Catfood Call To Action

I think TheMomCat was half kidding when she said that we should cover this like gravy on a waffle (not from the South?  Try Syrup) but I’m up early so why not?  First, from Atrios, your action agenda-

To The Phones

White House


Your senators

Your House member.

No cuts to Social Security.

Gaius Publius @ Americablog offers this helpful digest-

What are we protecting?

We’re protecting three social insurance programs. These are:

    ■ Social Security

    ■ Medicare

    ■ Medicaid

What are we protecting them from? Anything that:

    ■ Reduces benefits

    ■ Turns the program from insurance to welfare (which only the “deserving” have access to)

How are these programs being threatened?

As near as I can tell, these are the threats. Note to foxes – this is the hands-off list. Each of these seven items is a benefit cut:

Social Security

    1. Raising the retirement age

    2. Chained CPI instead of current COLA

    3. Means-testing benefits


    4. Raising the eligibility age

    5. Increasing Part B premiums

    6. Increasing “cost-sharing”


    7. Shifting costs to the states by any means, such as “federal blended rate,” etc.

Now today’s installment, from Robert Reich (contrary to a rumor I just made up, there is NO indication he has a cameo in The Hobbit)-

Cliff Hanger: The President’s Unnecessary and Unwise Concessions

Robert Reich

Wednesday, December 19, 2012

These concessions aren’t necessary. If the nation goes over the so-called “fiscal cliff” and tax rates return to what they were under Bill Clinton, Democrats can then introduce a tax cut for everyone earning under $250,000 and make it retroactive to the start of the year.

Social Security should not be part of any such deal anyway. By law, it can’t contribute to the budget deficit. It’s only permitted to spend money from the Social Security trust fund.

Besides, the President’s proposed reduction in annual Social Security cost-of-living adjustments would save only $122 billion over ten years. Yet it would significantly harm the elderly.

It defies logic and fairness to give more tax cuts to the wealthy while cutting benefits for the near-poor.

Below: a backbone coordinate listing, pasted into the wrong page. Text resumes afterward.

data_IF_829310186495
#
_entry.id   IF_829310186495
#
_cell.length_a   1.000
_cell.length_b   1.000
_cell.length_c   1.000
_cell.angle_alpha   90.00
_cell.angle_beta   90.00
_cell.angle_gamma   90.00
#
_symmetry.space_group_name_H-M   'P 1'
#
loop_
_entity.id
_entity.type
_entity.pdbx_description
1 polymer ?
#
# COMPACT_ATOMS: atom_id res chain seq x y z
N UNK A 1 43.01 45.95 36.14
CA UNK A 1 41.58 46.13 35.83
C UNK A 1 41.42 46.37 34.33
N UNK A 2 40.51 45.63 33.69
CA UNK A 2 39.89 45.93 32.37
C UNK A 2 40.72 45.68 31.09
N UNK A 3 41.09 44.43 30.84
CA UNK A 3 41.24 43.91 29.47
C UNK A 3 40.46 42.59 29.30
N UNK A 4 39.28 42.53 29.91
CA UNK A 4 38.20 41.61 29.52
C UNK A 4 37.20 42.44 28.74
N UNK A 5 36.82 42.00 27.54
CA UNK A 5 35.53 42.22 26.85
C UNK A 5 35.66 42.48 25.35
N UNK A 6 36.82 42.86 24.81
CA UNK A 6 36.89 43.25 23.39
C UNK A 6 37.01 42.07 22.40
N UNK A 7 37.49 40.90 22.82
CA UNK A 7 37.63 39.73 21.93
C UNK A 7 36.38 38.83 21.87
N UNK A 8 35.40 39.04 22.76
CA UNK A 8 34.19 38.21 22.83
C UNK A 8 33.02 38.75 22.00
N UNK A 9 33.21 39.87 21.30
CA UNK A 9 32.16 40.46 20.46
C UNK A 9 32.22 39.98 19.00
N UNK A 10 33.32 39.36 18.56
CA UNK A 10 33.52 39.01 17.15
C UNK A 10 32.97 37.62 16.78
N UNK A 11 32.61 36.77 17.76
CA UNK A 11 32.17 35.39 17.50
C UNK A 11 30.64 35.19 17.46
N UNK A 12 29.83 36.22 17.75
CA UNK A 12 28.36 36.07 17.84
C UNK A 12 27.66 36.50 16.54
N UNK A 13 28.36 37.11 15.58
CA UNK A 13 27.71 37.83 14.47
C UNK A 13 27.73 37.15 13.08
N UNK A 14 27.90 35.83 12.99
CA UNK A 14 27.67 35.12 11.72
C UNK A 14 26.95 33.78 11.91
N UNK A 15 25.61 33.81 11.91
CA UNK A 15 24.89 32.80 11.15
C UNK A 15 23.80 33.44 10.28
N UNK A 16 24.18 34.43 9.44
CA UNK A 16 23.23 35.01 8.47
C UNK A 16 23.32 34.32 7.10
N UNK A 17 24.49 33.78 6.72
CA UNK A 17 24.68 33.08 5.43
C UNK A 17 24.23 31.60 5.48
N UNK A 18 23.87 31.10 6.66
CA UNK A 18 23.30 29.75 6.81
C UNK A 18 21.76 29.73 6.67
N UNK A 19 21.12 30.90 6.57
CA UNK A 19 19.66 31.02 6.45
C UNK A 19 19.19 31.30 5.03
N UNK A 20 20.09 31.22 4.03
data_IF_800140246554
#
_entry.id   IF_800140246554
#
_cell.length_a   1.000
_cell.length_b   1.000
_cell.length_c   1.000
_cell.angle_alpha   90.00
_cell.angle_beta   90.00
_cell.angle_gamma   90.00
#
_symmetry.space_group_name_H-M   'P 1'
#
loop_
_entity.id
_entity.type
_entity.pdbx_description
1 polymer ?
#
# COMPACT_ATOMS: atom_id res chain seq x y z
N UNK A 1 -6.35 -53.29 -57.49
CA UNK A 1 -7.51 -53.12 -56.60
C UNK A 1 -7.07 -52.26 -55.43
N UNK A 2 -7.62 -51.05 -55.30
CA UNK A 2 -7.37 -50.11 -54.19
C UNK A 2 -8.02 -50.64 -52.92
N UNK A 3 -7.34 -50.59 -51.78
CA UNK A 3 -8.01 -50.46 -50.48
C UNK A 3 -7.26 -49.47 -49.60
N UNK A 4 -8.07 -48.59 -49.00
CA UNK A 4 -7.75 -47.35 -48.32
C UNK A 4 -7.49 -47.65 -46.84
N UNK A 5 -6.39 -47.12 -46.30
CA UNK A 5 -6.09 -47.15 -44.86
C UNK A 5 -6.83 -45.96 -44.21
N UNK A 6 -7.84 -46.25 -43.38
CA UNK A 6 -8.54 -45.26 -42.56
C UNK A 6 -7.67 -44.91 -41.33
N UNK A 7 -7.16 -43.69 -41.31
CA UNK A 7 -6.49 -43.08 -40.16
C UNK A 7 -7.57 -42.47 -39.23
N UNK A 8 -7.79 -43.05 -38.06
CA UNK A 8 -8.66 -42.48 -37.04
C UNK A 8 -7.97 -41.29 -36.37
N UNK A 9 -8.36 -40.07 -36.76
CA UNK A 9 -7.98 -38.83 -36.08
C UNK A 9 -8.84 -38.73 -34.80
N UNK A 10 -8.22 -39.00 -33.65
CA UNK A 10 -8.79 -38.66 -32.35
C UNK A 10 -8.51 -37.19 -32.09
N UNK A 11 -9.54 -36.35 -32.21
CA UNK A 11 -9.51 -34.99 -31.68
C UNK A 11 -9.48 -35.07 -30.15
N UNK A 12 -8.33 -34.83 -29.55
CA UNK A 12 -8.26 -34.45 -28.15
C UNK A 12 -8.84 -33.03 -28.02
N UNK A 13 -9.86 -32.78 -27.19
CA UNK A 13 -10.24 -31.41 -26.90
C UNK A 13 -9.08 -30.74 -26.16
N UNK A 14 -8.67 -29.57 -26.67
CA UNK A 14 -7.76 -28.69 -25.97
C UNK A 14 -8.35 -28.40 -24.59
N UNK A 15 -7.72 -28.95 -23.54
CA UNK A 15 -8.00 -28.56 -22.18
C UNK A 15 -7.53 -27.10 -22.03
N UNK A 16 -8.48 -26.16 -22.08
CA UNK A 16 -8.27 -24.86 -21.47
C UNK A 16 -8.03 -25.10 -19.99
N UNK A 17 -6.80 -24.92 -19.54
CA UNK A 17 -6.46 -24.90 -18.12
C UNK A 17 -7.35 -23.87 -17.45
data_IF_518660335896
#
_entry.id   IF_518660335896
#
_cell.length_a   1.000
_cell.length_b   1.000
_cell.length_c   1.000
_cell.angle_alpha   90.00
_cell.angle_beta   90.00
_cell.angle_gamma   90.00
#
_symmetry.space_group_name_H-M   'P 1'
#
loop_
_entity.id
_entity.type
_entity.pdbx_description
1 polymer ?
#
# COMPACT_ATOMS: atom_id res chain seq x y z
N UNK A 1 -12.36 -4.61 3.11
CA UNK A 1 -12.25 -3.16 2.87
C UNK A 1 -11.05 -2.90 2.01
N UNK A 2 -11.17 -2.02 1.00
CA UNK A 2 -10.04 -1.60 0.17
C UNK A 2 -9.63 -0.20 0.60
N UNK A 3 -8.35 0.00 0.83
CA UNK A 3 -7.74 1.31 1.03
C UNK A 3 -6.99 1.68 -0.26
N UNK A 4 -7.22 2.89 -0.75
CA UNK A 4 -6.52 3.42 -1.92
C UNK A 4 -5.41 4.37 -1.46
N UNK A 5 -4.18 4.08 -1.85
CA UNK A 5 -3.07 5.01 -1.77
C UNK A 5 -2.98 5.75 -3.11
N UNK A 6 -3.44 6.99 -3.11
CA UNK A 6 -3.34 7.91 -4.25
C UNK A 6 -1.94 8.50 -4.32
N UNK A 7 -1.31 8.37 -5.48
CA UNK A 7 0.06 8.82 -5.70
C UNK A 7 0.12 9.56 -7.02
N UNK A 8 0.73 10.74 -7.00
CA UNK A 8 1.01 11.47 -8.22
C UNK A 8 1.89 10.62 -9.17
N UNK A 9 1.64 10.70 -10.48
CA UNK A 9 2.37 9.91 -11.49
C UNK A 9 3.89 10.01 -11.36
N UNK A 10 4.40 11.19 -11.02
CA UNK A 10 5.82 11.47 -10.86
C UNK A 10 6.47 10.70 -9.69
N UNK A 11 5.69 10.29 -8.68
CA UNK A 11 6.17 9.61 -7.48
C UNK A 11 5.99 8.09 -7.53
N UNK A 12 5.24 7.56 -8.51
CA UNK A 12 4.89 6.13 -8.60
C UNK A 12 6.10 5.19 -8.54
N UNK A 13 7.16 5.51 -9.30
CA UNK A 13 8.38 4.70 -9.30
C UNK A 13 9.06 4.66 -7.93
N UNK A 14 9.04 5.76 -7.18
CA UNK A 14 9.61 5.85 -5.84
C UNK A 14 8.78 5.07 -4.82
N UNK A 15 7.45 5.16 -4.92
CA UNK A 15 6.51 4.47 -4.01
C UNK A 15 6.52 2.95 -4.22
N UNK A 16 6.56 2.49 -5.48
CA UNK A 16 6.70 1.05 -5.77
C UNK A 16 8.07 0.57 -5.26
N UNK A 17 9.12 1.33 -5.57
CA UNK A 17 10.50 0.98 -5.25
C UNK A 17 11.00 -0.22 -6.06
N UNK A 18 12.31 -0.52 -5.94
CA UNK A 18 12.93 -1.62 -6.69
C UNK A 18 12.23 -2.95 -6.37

The median income of Americans over 65 is less than $20,000 a year. Nearly 70 percent of them depend on Social Security for more than half of this. The average Social Security benefit is less than $15,000 a year.

Hands off Social Security. If the Republicans are willing to raise tax rates on high earners but demand more spending cuts in return, the President should offer larger cuts in defense spending and corporate welfare.


Skip to comment form

  1. to Social Security, Medicare and Medicaid Trust Funds is one of a Fiduciary.  The government’s duty therefor is to uphold and protect those Funds to the highest level of integrity and trust and having no conflicts of interest.  The Trust Funds are not there for the disposition and use as the government sees fit.

    Reich is right.  The Defense Dept. budget could be cut in half.  We have enough everything, military-wise, to blow up the planet several times over.  The oil subsidies make totally no sense whatsoever.  The oil companies don’t pay taxes, have been making enormous profits, and receive subsidies from us for doing so!  Disgusting!

  2. Unemployment benefits end and not sure I even qualify for food stamps.  Real unemployment numbers vs what they publish as feel good unemployment numbers.

  3. Pennies for the poorest?  

    Have to wait and see, I guess.  First gotta take care of the poor millionaires and billionaires trying to scrape by on $400K.

    Money for Yankee hurricane relief? Sorry. Reserved for southerners who don’t live in New Orleans.

    Best,  Terry

Comments have been disabled.